One day, when walking the property, apparently someone mentioned that the name of an adjacent mountain was “Phantom Mountain.” (Name changed to protect…)


It turned out that a handy, mystical legend or myth that was eventually and successfully developed into a compelling theme for the park had been sitting there, next to the property, for the entire time. No one had thought to ask about adjacent topography.

Presented as a delayed victory, I see this as a failed exploratory process. Months might have been saved had Assumption been Explored in the early meetings. Remember, it is not solely one’s own assumptions that call for examination and circumventing; the client is also working through a personal filter of a set of unseen or unarticulated assumptions that s/he may not see, at all.

You gotta ask!

The client or host is immersed in an environment and culture that is as familiar as one’s skin; leaving him vulnerable to the inability to casually distinguish between what is unique to an outsider, what is or may be important to fuel or expedite a process. Thus, it takes an extra discipline, a focus more acute on the part of the Producer or Creative Director to dig for and elicit information that may not even seem important enough to be dismissed by those inherently in possession of that information.

Is this making sense? To uncover facts or traditions that influence experiences in other cultures, the onus is on us to ask questions that uncover the Assumed on the part of the hosts / clients. These invisible tidbits can affect anything from nuance to overarching story and be so familiar to those in possession of the information as to not even register on the radar.


Then, Listen.

The second anecdote shared was of an installation in an Arab Country, wherein with only a few days until opening the fact that a special entrance to the property be built, especially for the Royals and VVIP’s was imperative. The usual Guest Services special entrance would not in any way be sufficient for the culturally crucial special treatment of this Upper of Upper Classes.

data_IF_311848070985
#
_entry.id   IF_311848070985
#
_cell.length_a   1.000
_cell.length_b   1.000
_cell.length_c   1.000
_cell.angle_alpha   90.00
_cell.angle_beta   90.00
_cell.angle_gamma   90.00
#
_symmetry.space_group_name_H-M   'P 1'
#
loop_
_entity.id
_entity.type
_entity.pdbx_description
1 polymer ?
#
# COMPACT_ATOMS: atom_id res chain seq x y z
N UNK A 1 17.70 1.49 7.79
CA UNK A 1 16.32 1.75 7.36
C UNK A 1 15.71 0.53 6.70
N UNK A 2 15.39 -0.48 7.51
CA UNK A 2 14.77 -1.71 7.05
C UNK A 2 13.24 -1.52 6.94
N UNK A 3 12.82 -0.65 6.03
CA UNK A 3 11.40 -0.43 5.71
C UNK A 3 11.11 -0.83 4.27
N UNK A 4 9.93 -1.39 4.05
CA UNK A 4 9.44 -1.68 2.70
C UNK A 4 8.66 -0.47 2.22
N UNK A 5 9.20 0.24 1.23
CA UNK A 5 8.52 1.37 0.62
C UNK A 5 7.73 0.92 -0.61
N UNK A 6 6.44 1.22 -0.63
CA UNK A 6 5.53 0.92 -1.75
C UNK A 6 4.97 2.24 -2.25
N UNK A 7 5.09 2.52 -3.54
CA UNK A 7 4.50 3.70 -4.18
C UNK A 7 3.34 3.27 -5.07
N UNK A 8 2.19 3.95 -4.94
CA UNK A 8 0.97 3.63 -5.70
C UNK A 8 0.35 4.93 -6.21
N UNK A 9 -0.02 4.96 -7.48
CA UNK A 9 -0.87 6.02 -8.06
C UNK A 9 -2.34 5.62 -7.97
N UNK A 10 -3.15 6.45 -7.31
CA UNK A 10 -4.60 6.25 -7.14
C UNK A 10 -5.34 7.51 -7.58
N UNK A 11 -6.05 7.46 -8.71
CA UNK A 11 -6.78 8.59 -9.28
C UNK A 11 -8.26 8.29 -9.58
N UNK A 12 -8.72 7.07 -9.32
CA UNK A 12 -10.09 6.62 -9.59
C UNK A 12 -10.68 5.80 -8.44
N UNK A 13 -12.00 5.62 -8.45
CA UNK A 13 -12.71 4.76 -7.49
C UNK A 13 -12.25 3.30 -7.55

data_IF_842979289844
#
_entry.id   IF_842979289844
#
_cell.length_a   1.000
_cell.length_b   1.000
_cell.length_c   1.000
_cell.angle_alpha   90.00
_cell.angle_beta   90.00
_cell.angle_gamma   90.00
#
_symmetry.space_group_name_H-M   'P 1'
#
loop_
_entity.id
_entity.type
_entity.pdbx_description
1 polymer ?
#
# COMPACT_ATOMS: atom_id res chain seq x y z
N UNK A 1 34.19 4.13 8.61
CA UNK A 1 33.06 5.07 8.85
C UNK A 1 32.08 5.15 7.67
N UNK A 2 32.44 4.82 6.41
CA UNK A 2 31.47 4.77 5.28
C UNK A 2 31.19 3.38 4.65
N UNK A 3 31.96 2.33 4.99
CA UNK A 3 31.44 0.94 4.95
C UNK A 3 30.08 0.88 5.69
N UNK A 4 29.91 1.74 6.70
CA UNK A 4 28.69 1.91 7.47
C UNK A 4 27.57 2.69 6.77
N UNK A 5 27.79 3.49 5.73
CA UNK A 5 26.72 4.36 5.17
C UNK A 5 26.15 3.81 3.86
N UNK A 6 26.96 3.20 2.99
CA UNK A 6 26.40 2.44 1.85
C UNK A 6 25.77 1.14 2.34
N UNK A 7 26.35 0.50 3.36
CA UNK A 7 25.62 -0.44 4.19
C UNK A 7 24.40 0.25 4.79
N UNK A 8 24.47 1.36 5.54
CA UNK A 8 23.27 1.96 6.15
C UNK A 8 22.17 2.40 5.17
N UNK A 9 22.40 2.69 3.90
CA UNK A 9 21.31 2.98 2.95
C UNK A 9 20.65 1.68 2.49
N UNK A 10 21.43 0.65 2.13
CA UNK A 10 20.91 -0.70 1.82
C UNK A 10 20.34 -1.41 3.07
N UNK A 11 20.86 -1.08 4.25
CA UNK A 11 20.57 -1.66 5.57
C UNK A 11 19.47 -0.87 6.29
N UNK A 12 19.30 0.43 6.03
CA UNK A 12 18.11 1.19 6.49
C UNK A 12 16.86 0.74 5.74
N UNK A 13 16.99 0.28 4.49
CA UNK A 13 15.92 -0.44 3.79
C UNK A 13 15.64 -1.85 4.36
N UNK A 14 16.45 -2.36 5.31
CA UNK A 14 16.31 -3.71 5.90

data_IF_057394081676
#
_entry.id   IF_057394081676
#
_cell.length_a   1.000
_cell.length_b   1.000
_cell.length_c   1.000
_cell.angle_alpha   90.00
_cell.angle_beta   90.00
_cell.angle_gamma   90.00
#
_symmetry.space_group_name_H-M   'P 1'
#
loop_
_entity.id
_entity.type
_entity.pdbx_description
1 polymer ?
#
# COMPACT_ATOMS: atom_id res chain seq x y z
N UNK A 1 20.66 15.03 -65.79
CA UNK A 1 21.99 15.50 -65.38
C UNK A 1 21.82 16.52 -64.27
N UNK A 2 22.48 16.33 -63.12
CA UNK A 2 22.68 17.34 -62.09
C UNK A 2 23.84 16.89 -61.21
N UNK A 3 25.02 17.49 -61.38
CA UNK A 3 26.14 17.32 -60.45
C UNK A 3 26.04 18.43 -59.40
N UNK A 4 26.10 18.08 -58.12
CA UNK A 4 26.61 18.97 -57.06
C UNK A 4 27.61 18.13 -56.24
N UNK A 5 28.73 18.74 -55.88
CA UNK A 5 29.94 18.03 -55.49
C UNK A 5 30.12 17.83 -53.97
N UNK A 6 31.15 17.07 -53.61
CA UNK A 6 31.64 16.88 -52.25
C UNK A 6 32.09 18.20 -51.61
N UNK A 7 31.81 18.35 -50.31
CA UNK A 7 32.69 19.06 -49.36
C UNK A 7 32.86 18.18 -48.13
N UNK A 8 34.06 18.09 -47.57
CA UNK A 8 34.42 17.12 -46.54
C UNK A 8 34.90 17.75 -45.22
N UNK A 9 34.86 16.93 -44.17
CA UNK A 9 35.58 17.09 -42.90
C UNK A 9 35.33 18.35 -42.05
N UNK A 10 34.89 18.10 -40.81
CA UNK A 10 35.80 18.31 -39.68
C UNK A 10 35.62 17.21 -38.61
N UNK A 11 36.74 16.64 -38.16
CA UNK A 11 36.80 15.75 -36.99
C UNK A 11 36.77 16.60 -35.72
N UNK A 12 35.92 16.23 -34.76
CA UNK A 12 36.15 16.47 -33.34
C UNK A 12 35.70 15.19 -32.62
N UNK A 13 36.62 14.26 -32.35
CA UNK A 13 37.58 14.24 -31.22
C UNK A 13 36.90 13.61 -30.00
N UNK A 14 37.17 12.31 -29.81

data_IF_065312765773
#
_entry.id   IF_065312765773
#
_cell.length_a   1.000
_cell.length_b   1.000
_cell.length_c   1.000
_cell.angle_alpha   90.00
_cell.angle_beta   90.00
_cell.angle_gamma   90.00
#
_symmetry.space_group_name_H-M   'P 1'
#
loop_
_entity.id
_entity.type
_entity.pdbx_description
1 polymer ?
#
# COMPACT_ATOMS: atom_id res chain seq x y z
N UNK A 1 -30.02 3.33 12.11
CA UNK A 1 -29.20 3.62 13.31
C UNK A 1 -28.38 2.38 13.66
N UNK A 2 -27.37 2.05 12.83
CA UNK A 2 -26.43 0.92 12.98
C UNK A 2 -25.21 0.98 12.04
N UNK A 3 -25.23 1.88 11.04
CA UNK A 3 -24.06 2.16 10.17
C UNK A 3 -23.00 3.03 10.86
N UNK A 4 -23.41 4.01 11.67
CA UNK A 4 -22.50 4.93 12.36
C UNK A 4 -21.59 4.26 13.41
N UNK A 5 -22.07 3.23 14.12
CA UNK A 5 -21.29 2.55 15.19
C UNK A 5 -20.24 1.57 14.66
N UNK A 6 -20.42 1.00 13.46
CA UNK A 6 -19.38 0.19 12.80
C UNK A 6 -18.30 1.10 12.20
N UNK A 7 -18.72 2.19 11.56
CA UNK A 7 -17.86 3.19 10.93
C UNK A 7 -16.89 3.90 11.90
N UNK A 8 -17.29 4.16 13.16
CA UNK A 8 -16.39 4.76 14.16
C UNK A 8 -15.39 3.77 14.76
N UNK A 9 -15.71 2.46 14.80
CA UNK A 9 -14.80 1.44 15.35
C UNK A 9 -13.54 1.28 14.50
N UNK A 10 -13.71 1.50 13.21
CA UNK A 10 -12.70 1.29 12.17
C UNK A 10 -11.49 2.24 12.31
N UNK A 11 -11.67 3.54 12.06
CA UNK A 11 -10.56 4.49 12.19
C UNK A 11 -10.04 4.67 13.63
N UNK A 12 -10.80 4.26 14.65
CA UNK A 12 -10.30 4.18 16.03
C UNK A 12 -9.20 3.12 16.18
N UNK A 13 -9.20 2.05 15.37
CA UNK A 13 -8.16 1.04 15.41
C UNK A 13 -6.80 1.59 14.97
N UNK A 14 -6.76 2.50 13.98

I can’t imagine how this could have been missed in the very first meetings on design; not to mention the raft of subsequent porings over plans and schedules. Someone failed to ask a critical question and an entire installation was designed and built without a crucial component. This, in very recent history.

This was not a failure to Listen; it was a failure to Ask…then Listen.

Exploration of Assumption.

‘Tis critical to every process, and not a one-time thing. One must keep in mind that one is very likely assuming at most times, and regularly apply the discipline of self-examination to avert expensive, obstructive negative result. Concurrently, we must know that those across the table from us, too, are equally assuming deep and imperceptible wells of pertinent information that we, as Concept Developer or Producer or Principal, need to know.

The opportunity to Listen is around us at all times. Especially when parachuting into and  moving through a new culture (any culture, actually; including one’s own); keeping one’s ears open at all times, hearing what is behind what is said, can result in the catching and absorption of nuance and detail that will very likely affect the creative process, and affect it positively when caught early.

Listen; yes. Ask, and Listen.